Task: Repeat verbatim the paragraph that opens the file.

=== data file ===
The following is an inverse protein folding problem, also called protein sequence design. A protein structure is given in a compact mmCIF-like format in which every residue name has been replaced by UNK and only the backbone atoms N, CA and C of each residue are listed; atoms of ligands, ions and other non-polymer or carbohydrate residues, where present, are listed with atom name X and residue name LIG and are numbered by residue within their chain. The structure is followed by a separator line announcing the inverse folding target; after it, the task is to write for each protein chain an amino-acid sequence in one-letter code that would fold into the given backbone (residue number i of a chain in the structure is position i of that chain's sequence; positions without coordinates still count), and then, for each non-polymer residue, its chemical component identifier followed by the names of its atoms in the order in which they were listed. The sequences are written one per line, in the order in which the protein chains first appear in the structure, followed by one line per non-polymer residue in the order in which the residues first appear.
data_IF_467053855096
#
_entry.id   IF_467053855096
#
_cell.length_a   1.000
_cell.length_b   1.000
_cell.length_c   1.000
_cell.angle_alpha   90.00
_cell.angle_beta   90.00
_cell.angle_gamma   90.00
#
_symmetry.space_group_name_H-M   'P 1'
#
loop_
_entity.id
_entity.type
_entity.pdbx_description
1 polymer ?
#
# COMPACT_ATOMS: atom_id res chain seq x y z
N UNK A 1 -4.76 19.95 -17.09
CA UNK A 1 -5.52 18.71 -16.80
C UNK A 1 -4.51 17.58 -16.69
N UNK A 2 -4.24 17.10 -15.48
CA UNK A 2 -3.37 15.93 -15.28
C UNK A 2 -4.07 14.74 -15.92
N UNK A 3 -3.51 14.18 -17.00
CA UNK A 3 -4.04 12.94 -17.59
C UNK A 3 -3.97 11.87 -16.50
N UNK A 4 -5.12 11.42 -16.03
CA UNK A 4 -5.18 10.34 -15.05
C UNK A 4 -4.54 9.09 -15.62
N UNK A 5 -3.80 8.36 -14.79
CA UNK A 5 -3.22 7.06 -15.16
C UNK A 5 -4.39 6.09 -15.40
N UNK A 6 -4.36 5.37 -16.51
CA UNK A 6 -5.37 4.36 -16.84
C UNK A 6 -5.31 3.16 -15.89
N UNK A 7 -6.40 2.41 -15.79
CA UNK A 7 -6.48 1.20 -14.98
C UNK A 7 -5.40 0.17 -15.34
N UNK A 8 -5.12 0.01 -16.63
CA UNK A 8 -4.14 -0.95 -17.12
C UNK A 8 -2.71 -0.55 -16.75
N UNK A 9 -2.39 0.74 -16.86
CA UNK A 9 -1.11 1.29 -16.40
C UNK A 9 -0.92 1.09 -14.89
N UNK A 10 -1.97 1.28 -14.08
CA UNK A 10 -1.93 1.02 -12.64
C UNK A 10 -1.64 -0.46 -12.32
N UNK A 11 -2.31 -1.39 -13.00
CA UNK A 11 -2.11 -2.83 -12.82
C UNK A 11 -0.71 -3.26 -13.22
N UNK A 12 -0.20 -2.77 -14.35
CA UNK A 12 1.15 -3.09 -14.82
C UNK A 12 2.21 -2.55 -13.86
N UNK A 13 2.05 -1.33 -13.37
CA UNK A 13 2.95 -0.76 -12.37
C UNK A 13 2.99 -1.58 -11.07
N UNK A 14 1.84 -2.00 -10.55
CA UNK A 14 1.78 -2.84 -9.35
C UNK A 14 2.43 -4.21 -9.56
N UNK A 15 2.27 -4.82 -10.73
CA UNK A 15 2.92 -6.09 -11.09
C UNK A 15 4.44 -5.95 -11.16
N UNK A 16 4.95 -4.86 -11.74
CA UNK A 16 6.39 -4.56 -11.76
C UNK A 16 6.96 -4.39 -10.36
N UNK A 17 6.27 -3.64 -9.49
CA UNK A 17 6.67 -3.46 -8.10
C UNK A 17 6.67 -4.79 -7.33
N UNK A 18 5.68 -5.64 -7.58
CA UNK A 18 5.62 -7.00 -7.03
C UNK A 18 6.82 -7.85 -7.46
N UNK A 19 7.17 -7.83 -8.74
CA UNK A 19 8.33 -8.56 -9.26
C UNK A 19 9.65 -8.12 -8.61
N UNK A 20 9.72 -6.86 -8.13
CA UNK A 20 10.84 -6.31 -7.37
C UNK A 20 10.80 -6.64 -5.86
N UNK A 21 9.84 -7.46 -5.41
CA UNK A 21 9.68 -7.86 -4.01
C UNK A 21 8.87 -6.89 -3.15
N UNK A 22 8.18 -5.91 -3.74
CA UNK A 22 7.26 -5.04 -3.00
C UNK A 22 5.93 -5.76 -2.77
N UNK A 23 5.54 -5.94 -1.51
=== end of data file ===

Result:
The following is an inverse protein folding problem, also called protein sequence design. A protein structure is given in a compact mmCIF-like format in which every residue name has been replaced by UNK and only the backbone atoms N, CA and C of each residue are listed; atoms of ligands, ions and other non-polymer or carbohydrate residues, where present, are listed with atom name X and residue name LIG and are numbered by residue within their chain. The structure is followed by a separator line announcing the inverse folding target; after it, the task is to write for each protein chain an amino-acid sequence in one-letter code that would fold into the given backbone (residue number i of a chain in the structure is position i of that chain's sequence; positions without coordinates still count), and then, for each non-polymer residue, its chemical component identifier followed by the names of its atoms in the order in which they were listed. The sequences are written one per line, in the order in which the protein chains first appear in the structure, followed by one line per non-polymer residue in the order in which the residues first appear.